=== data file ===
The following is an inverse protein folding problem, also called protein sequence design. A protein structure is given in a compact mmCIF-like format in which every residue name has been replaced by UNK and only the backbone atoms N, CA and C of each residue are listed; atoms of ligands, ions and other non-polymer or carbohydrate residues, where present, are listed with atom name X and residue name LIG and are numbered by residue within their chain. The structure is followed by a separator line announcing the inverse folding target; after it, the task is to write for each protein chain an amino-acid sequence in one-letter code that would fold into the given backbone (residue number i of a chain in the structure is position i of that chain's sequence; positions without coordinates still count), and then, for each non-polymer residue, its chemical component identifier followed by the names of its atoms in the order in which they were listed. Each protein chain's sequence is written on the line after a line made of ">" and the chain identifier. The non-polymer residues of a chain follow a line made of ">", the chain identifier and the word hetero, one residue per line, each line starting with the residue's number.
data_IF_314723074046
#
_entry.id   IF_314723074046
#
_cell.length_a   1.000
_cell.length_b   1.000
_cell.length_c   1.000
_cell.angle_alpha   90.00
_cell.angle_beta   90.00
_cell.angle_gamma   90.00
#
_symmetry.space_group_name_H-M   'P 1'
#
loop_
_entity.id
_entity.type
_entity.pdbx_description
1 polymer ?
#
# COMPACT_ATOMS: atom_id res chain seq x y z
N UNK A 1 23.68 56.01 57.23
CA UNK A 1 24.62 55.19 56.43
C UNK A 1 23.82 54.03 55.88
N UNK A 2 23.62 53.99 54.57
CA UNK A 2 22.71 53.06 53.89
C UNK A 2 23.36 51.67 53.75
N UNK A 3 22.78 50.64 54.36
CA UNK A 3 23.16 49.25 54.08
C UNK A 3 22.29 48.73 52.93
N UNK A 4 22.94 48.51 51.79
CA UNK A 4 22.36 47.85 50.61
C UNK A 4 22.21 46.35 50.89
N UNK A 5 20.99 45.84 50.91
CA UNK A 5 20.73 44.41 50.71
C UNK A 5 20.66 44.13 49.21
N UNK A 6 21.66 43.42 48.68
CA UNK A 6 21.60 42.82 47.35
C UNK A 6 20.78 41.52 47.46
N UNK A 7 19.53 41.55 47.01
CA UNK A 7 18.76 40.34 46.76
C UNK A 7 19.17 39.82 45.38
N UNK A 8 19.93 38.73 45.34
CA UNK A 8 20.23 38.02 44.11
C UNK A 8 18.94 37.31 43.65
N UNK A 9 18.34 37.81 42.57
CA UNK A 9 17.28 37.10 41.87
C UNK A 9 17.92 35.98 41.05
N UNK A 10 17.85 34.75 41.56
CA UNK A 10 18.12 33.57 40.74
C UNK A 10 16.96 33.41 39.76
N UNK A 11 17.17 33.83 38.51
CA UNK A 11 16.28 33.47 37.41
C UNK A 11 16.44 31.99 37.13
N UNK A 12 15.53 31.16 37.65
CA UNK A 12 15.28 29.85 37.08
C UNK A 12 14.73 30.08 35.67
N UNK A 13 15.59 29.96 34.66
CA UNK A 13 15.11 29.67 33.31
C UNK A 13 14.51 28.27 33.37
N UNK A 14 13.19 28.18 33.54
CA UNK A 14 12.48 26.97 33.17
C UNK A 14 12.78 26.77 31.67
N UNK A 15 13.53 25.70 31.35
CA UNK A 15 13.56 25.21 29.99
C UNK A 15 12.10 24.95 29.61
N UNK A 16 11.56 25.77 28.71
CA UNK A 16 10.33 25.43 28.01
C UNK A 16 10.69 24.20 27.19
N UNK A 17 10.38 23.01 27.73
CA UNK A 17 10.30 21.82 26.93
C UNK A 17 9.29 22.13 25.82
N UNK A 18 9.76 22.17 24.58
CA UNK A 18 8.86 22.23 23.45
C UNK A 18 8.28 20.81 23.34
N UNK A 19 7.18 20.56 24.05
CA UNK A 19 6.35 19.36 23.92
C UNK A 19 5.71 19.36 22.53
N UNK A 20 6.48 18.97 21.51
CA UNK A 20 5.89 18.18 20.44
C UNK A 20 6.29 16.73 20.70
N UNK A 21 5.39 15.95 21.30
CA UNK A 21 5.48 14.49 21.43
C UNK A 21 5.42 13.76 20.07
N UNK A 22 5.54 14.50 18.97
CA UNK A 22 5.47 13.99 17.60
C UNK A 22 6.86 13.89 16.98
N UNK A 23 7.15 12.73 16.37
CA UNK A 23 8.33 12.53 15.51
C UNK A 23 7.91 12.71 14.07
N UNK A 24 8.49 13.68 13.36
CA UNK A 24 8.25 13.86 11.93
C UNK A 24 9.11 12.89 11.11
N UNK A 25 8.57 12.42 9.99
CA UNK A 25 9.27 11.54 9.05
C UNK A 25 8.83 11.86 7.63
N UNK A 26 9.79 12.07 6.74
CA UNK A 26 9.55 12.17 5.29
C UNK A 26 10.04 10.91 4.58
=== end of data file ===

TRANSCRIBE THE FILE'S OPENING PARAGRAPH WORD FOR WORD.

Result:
The following is an inverse protein folding problem, also called protein sequence design. A protein structure is given in a compact mmCIF-like format in which every residue name has been replaced by UNK and only the backbone atoms N, CA and C of each residue are listed; atoms of ligands, ions and other non-polymer or carbohydrate residues, where present, are listed with atom name X and residue name LIG and are numbered by residue within their chain. The structure is followed by a separator line announcing the inverse folding target; after it, the task is to write for each protein chain an amino-acid sequence in one-letter code that would fold into the given backbone (residue number i of a chain in the structure is position i of that chain's sequence; positions without coordinates still count), and then, for each non-polymer residue, its chemical component identifier followed by the names of its atoms in the order in which they were listed. Each protein chain's sequence is written on the line after a line made of ">" and the chain identifier. The non-polymer residues of a chain follow a line made of ">", the chain identifier and the word hetero, one residue per line, each line starting with the residue's number.